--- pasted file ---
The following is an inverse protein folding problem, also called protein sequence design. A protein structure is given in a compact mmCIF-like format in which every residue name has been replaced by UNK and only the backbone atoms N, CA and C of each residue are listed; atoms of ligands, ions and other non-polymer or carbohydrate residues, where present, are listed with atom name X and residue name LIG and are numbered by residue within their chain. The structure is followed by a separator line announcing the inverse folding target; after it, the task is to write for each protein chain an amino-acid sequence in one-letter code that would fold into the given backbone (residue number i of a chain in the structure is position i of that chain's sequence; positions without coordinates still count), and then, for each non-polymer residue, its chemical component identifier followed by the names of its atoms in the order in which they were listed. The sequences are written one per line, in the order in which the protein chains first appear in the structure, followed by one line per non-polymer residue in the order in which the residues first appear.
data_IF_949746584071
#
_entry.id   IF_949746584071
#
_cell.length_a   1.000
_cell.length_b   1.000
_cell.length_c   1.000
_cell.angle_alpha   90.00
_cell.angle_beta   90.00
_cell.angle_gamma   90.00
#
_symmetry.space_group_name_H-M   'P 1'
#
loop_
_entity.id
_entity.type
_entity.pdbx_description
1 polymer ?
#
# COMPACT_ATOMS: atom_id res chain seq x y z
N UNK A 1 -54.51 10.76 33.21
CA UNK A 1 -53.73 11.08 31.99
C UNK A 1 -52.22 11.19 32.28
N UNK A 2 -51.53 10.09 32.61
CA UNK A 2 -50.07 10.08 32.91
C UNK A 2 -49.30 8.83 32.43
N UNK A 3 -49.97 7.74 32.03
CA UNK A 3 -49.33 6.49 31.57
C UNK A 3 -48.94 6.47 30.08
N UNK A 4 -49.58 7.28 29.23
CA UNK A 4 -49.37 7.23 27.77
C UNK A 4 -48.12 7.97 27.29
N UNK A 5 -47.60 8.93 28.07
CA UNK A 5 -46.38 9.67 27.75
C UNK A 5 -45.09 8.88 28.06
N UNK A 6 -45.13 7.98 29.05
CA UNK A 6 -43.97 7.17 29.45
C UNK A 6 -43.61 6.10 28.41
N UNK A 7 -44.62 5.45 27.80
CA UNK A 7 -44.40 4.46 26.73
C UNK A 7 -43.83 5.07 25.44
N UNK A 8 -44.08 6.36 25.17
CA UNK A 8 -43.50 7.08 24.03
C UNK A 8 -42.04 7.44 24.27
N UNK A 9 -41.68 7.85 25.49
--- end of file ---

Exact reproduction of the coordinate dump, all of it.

The following is an inverse protein folding problem, also called protein sequence design. A protein structure is given in a compact mmCIF-like format in which every residue name has been replaced by UNK and only the backbone atoms N, CA and C of each residue are listed; atoms of ligands, ions and other non-polymer or carbohydrate residues, where present, are listed with atom name X and residue name LIG and are numbered by residue within their chain. The structure is followed by a separator line announcing the inverse folding target; after it, the task is to write for each protein chain an amino-acid sequence in one-letter code that would fold into the given backbone (residue number i of a chain in the structure is position i of that chain's sequence; positions without coordinates still count), and then, for each non-polymer residue, its chemical component identifier followed by the names of its atoms in the order in which they were listed. The sequences are written one per line, in the order in which the protein chains first appear in the structure, followed by one line per non-polymer residue in the order in which the residues first appear.
data_IF_949746584071
#
_entry.id   IF_949746584071
#
_cell.length_a   1.000
_cell.length_b   1.000
_cell.length_c   1.000
_cell.angle_alpha   90.00
_cell.angle_beta   90.00
_cell.angle_gamma   90.00
#
_symmetry.space_group_name_H-M   'P 1'
#
loop_
_entity.id
_entity.type
_entity.pdbx_description
1 polymer ?
#
# COMPACT_ATOMS: atom_id res chain seq x y z
N UNK A 1 -54.51 10.76 33.21
CA UNK A 1 -53.73 11.08 31.99
C UNK A 1 -52.22 11.19 32.28
N UNK A 2 -51.53 10.09 32.61
CA UNK A 2 -50.07 10.08 32.91
C UNK A 2 -49.30 8.83 32.43
N UNK A 3 -49.97 7.74 32.03
CA UNK A 3 -49.33 6.49 31.57
C UNK A 3 -48.94 6.47 30.08
N UNK A 4 -49.58 7.28 29.23
CA UNK A 4 -49.37 7.23 27.77
C UNK A 4 -48.12 7.97 27.29
N UNK A 5 -47.60 8.93 28.07
CA UNK A 5 -46.38 9.67 27.75
C UNK A 5 -45.09 8.88 28.06
N UNK A 6 -45.13 7.98 29.05
CA UNK A 6 -43.97 7.17 29.45
C UNK A 6 -43.61 6.10 28.41
N UNK A 7 -44.62 5.45 27.80
CA UNK A 7 -44.40 4.46 26.73
C UNK A 7 -43.83 5.07 25.44
N UNK A 8 -44.08 6.36 25.17
CA UNK A 8 -43.50 7.08 24.03
C UNK A 8 -42.04 7.44 24.27
N UNK A 9 -41.68 7.85 25.49